In view of the forthcoming adoption of the EU Drugs Strategy 2013-2020, the Council of the European Union published in June its Conclusions on the Strategy. EPHA summarises these below.
The Council conclusions on the new EU Drugs Strategy lay out the state of play of the drug use and its implications in the EU:
heroin use is the biggest drug problem,
cannabis is the most commonly illicit drug used in the EU, followed by cocaine,
worrying developments are happening in the synthetic drugs market,
there is an increase in poly-drug use,
new psychoactive substances are rapidly spreading,
strong inequalities remain in terms of quality, accessibility and coverage of drug-related interventions,
given the above, the health and safety of EU citizens is at risk.
Based on the current situation, the Council supports the setting up of a new EU drugs strategy covering the period 2013-2020. The revived plan of action should focus on five areas:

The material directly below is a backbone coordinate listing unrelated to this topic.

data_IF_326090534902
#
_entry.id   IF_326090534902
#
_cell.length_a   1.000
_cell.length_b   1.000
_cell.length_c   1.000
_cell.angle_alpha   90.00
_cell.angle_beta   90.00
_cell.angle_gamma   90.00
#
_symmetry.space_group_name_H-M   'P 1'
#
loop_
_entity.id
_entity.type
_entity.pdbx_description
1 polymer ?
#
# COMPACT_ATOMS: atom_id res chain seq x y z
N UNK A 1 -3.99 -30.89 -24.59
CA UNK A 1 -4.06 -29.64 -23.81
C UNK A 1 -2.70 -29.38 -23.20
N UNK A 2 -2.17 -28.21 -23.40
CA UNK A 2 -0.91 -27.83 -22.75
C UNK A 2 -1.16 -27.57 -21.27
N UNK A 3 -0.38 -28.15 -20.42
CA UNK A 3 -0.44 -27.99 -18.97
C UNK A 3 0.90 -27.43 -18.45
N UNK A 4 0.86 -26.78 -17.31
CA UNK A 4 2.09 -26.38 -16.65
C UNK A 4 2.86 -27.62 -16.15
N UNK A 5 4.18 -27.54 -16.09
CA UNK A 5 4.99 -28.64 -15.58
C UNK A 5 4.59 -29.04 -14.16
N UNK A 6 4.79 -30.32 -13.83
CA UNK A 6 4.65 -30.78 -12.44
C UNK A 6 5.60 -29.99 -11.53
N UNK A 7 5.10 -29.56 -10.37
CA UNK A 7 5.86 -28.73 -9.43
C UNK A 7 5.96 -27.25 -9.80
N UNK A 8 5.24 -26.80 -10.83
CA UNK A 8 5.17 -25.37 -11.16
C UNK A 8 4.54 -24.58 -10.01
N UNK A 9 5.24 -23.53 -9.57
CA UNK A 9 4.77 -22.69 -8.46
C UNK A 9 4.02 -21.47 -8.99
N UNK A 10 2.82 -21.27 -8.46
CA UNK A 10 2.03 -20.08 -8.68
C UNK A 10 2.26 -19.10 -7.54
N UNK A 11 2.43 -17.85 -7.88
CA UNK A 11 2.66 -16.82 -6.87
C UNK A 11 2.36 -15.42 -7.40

demand and supply reduction
international cooperation and research
information and evaluation
The new strategy insists on the need to provide adequate resources to the implementation of clearly defined strategic objectives. Consequently, improving internal EU coordination should be a priority in the development of the next strategy as well as continuing collaboration with key international partners.
In December 2004, the European Union adopted the EU Drugs Strategy covering the period 2005-2012. Besides complementing national strategies in the area, the Strategy aimed at achieving a high level of health protection, wellbeing and social cohesion as well as ensuring a high level of security for the general public. Focusing on the reduction of drug demand and supply, the Strategy envisaged actions in the area of related crime, production and cross-border trafficking.
Evaluation of the EU Drugs Strategy 2005-2012 ___________________
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